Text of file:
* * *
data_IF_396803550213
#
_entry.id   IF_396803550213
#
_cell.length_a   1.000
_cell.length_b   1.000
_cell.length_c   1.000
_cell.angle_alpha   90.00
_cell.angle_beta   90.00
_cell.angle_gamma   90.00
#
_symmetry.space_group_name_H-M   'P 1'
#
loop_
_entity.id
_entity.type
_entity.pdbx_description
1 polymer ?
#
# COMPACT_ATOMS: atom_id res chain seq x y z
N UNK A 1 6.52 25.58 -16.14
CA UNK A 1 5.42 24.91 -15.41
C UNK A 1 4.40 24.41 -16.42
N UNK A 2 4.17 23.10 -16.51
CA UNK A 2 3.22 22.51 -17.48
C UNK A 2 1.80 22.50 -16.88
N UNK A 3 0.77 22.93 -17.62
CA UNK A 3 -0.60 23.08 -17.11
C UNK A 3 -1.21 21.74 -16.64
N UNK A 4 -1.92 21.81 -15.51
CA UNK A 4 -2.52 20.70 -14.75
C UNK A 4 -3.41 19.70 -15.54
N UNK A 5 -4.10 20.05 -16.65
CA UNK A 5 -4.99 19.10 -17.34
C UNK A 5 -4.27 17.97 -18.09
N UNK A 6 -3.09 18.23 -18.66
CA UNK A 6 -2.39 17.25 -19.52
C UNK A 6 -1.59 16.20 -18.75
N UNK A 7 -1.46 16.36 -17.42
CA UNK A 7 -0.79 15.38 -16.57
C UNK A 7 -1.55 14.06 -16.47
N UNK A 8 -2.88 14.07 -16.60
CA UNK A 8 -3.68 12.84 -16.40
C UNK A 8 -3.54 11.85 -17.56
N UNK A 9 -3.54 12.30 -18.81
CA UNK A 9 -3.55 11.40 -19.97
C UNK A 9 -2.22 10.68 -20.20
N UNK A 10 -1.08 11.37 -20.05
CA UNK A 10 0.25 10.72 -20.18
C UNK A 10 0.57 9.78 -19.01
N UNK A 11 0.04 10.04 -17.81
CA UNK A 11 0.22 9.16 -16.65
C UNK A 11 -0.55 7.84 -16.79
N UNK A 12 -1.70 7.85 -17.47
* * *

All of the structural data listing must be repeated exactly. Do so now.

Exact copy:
data_IF_396803550213
#
_entry.id   IF_396803550213
#
_cell.length_a   1.000
_cell.length_b   1.000
_cell.length_c   1.000
_cell.angle_alpha   90.00
_cell.angle_beta   90.00
_cell.angle_gamma   90.00
#
_symmetry.space_group_name_H-M   'P 1'
#
loop_
_entity.id
_entity.type
_entity.pdbx_description
1 polymer ?
#
# COMPACT_ATOMS: atom_id res chain seq x y z
N UNK A 1 6.52 25.58 -16.14
CA UNK A 1 5.42 24.91 -15.41
C UNK A 1 4.40 24.41 -16.42
N UNK A 2 4.17 23.10 -16.51
CA UNK A 2 3.22 22.51 -17.48
C UNK A 2 1.80 22.50 -16.88
N UNK A 3 0.77 22.93 -17.62
CA UNK A 3 -0.60 23.08 -17.11
C UNK A 3 -1.21 21.74 -16.64
N UNK A 4 -1.92 21.81 -15.51
CA UNK A 4 -2.52 20.70 -14.75
C UNK A 4 -3.41 19.70 -15.54
N UNK A 5 -4.10 20.05 -16.65
CA UNK A 5 -4.99 19.10 -17.34
C UNK A 5 -4.27 17.97 -18.09
N UNK A 6 -3.09 18.23 -18.66
CA UNK A 6 -2.39 17.25 -19.52
C UNK A 6 -1.59 16.20 -18.75
N UNK A 7 -1.46 16.36 -17.42
CA UNK A 7 -0.79 15.38 -16.57
C UNK A 7 -1.55 14.06 -16.47
N UNK A 8 -2.88 14.07 -16.60
CA UNK A 8 -3.68 12.84 -16.40
C UNK A 8 -3.54 11.85 -17.56
N UNK A 9 -3.54 12.30 -18.81
CA UNK A 9 -3.55 11.40 -19.97
C UNK A 9 -2.22 10.68 -20.20
N UNK A 10 -1.08 11.37 -20.05
CA UNK A 10 0.25 10.72 -20.18
C UNK A 10 0.57 9.78 -19.01
N UNK A 11 0.04 10.04 -17.81
CA UNK A 11 0.22 9.16 -16.65
C UNK A 11 -0.55 7.84 -16.79
N UNK A 12 -1.70 7.85 -17.47